Sculptor, landscape designer, and creator of perhaps the most iconic coffee table ever, Isamu Noguchi was born in Los Angeles in 1904. As the child of writers, he was instilled with the importance of art at a young age and that profundity continued throughout his career, first as he studied under artist Gutzon Borglum, and then later as he received a Guggenheim fellowship to study art despite being significantly short of their age requirement. Note: Gutzon, intensely racist, thought Isamu an untalented artist. In Paris Isamu learned from Constantin Brâncuși and Alexander Calder…one can only imagine the city’s visual, literary, and musical plethora of inspiration in the late 1920’s, he was a part of it all. From there, he traveled to Japan, back to New York for the beginnings of his friendships with architect|inventor Buckminster Fuller and dancer Martha Graham, and then onward to Mexico city where he is said to have had a brief love affair with Frida Kahlo.
Designed in 1939 and originally made of rosewood and glass, marketed as “sculpture for use”.
In the years following the outbreak of WWII, the artist volunteered as an internee in an anti-Japanese camp in Arizona (although he was later kept by force for a time). While there he was mistrusted by all and the FBI considered him a potential spy. At this point you’re likely wondering why Isamu’s life and career haven’t been turned into a film by now. Yeah, we are too. The closest we can seem to find is a 1970s documentary (included below). Working simultaneously with Herman Miller on modernist forms such as the iconic coffee table, lighting, and other furniture while also collaborating with multimedia artists like John Cage, Noguchi’s large scale sculptures are both fluid and substantial mimicking his immeasurable ability to marry opposites. The Noguchi Museum in Queens, NY was founded by the sculptor himself in 1985 and was the first museum in the US specifically created by a living artist for their own work.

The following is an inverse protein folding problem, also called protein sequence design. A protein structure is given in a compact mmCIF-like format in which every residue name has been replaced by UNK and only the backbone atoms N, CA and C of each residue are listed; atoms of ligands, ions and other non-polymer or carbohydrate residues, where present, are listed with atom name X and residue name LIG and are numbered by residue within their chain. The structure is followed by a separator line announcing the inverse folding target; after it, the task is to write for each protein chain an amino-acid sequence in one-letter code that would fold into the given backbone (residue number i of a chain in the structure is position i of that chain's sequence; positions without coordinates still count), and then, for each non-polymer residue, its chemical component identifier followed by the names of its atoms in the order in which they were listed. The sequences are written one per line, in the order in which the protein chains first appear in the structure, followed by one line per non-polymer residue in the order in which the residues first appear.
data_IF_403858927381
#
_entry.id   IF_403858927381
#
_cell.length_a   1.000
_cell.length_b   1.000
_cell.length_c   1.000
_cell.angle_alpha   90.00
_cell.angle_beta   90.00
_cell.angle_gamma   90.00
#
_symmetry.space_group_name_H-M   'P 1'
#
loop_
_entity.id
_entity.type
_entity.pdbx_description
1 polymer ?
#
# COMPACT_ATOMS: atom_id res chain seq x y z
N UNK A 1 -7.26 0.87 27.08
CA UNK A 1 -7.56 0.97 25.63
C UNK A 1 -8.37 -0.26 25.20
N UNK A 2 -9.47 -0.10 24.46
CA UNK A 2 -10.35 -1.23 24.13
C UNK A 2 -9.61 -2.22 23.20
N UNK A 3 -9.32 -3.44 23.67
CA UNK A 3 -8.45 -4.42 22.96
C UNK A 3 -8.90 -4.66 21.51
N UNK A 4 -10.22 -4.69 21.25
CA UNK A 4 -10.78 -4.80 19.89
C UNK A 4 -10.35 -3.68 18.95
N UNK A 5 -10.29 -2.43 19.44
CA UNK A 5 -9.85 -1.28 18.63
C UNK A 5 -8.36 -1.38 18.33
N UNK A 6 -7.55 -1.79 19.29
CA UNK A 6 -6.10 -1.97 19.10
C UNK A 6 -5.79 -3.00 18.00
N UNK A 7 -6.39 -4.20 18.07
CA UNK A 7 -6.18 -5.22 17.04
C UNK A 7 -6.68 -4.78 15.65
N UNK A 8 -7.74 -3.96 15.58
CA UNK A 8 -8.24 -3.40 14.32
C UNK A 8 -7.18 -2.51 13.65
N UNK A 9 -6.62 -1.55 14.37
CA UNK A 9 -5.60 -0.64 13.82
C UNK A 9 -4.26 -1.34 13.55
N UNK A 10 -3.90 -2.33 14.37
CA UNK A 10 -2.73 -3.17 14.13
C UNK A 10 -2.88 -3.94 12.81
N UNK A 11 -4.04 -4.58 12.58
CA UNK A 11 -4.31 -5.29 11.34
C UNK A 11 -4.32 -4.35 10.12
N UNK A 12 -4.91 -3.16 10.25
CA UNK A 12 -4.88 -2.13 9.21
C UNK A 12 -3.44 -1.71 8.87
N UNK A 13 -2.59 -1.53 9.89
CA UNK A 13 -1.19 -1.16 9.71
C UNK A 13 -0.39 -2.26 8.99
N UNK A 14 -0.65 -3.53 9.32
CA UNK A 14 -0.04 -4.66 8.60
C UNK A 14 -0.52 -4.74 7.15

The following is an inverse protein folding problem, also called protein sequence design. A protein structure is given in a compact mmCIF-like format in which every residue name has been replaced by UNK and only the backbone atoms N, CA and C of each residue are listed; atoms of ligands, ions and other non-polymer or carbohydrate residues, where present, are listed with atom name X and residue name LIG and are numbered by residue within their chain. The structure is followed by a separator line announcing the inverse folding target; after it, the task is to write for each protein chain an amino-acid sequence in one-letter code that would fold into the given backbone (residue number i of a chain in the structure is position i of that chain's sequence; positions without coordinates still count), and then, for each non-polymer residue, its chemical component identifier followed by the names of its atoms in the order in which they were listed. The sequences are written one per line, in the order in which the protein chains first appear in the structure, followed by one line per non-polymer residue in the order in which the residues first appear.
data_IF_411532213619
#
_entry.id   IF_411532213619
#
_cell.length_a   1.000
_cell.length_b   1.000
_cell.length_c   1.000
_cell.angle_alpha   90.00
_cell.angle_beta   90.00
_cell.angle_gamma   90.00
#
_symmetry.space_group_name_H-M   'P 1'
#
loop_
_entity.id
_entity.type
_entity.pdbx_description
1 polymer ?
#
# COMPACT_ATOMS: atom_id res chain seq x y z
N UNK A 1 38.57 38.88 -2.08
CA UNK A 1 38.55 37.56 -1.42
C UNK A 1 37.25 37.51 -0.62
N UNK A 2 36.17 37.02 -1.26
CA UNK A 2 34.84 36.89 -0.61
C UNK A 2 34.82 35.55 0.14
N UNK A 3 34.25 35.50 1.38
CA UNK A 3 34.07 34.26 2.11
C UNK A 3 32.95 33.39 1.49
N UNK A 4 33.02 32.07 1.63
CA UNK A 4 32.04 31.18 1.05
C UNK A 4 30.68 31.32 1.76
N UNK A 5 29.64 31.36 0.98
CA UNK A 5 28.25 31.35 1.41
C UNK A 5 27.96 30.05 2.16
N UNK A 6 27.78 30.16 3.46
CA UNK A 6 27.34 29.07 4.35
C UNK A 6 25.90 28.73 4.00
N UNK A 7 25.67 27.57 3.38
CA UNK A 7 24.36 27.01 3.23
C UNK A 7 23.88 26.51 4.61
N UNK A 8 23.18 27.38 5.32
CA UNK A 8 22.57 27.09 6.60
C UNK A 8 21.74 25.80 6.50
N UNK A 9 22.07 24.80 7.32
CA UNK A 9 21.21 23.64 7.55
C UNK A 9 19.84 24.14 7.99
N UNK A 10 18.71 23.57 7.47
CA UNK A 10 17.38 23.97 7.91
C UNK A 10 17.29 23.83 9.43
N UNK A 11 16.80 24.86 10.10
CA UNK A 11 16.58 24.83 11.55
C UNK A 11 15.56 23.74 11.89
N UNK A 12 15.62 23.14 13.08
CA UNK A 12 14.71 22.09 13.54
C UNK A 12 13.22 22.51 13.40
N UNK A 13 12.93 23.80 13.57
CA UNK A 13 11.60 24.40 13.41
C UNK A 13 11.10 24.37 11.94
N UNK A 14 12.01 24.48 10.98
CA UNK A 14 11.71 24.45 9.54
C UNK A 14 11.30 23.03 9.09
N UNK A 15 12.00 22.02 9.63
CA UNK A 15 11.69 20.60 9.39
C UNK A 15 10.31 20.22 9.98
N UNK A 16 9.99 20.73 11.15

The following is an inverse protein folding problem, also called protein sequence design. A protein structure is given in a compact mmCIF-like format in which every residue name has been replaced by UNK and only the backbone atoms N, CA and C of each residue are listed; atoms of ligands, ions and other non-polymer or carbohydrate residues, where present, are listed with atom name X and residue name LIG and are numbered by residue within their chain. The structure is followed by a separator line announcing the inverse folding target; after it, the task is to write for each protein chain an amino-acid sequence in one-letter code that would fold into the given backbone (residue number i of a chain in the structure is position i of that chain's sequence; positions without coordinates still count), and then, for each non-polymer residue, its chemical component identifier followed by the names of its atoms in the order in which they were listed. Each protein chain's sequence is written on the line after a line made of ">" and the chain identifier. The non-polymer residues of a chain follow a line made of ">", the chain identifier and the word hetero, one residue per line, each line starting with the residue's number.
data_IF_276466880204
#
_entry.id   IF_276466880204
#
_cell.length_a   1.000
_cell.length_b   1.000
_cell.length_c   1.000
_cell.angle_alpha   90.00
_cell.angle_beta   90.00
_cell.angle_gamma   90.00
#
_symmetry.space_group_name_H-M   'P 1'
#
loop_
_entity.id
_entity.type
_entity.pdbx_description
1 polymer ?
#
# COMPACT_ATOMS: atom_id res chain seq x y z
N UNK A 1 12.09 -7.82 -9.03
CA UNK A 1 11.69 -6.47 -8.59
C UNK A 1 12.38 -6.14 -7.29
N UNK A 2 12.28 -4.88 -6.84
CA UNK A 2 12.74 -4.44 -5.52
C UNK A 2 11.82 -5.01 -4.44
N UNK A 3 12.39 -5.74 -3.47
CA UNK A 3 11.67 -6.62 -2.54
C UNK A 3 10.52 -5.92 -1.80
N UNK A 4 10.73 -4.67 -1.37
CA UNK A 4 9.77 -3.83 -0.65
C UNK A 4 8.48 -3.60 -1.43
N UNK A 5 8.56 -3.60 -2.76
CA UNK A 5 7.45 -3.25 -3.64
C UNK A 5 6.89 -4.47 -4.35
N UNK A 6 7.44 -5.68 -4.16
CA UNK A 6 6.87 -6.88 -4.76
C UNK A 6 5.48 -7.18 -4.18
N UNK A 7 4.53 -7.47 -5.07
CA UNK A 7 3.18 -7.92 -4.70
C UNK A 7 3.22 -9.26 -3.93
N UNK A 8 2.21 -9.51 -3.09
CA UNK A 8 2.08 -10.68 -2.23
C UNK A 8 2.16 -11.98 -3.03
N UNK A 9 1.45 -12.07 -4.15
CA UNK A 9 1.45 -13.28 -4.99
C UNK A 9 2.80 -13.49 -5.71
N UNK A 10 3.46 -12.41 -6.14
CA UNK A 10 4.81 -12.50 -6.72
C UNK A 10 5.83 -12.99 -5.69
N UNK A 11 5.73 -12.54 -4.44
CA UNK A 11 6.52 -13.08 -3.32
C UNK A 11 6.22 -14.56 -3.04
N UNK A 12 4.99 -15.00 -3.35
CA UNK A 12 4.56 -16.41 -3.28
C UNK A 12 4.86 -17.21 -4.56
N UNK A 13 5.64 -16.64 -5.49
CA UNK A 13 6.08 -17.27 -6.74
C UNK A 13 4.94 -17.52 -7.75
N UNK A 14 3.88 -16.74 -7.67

With the age of Corona upon us, there’s something particularly special about gardens and specifically those made for collections of sculptures - like that in the museum’s satellite location and the historic garden he designed for Paris’ UNESCO building. Traditional gardens with Japanese aesthetics tend to be perceived as stoic and controlled, yet also fragile and airy. It is those principles in mind that lead us to treasure Noguchi’s outdoor sculptures (and the paths leading to them) even more so than his designs for Knoll and his biomorphic coffee table, albeit a coveted possession for any designer. Since travel prevents us from fully experiencing the gardens, we’ve instead gathered a few rooms below where we think the table is approaching her perfect placement, inspiring both movement and stillness.
“You are to me every love thought” Isamu to Frida around 1935
Icons are often considered such because they transverse time, uniting instead of dividing common principles. Artists are rarely capable of producing a body of work which almost universally refuses to age. That is the genius of Isamu Noguchi, an artist who harnessed both his creative output and his brand in such a way that insured his legacy for the future. Now seriously, how about that biopic, right?!